Qual Quant (2013) 47:1199–1212
A model of secularism in the state of nature
Published online: 2 March 2012
© Springer Science+Business Media B.V. 2012
Abstract The issue of secularization has been extensively discussed within the Economics
of Religion. However, the related issue of secularism has received little, if any, attention.
Moreover, social sciences have only debated secularism in the context of state. This paper
disaggregates religion and secularism into a number of analytically tractable strands and
explores the possibility of secularism in the state of nature from different perspectives. The
incidence of secularism in the state of nature is shown to be contingent on the level of aggre-
gation, the reference groups and the dimensions of religion under consideration, and the cost
of religious contest. It is also shown that the belief regarding the externalities of individual
religious practice is the key determinant of the incidence of secularism, while the degree
of exclusivity of religion moderates/accentuates the effect of the aforesaid belief. Finally, it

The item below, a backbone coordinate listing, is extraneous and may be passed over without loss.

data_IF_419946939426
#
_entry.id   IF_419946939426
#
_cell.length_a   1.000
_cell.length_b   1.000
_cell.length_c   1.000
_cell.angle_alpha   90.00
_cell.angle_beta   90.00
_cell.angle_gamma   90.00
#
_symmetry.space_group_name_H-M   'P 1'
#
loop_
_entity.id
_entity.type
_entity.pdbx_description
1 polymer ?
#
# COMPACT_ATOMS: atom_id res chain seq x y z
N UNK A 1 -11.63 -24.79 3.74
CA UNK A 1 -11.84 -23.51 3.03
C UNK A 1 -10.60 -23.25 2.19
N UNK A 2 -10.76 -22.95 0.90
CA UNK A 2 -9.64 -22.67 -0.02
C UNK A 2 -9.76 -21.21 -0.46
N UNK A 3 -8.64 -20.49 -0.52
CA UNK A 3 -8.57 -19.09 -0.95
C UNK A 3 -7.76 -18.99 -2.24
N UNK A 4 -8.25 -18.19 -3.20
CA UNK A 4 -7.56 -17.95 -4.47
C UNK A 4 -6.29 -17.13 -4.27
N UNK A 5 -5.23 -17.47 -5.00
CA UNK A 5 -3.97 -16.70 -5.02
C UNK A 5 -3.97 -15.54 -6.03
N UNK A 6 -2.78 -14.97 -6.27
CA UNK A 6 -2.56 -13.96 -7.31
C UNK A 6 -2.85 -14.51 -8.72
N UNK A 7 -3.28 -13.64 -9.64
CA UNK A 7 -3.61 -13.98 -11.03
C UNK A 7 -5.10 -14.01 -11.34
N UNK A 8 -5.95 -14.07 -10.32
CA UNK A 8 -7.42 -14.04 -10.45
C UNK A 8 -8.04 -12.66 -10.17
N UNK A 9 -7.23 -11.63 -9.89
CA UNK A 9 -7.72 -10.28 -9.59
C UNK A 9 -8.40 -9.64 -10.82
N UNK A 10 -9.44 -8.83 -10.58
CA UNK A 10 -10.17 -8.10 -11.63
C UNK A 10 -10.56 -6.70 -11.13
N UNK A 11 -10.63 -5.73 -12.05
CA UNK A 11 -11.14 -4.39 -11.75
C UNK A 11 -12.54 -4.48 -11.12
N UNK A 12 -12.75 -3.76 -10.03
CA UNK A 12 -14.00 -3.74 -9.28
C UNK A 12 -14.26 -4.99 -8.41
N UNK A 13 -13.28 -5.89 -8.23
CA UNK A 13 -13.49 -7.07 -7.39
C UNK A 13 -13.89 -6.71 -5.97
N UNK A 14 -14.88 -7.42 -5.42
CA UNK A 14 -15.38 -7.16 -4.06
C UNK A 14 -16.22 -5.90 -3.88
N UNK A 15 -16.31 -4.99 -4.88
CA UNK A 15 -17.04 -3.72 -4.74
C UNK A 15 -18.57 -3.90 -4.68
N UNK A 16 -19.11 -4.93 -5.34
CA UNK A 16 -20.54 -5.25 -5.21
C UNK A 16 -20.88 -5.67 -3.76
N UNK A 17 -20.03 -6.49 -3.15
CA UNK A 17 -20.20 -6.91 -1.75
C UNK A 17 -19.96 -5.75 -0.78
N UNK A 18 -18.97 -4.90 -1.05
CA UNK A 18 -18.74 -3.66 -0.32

is argued that a class of stateless settings is inherently conducive to constitutionally secular
states. But it is also shown that unconditionally secular individuals are not necessary for a
secular society and, by implication, state.
Keywords Economics of Religion · Law and Economics · Secularism · Secularization ·
State of nature
Religion remains one of the least, if not the least, understood aspects of human civilization.
Economists, qua economists, began to engage with religion in a sustained manner only in
I am grateful to P. G. Babu, Abhijit Banerji, Mario Ferrero, Manfred J. Holler, Pierre Salmon, and Robert
Sugden for helpful comments on earlier drafts and to the Institute of SocioEconomics and Institute of Law
and Economics, University of Hamburg and Azim Premji University for institutional support. This paper has
also beneﬁted from presentation at the University of Hamburg and the Annual Meeting of the European
Public Choice Society (Jena, 2008). The usual disclaimer applies.
V. K u m a r (
Azim Premji University, Bangalore 560100, Karnataka, India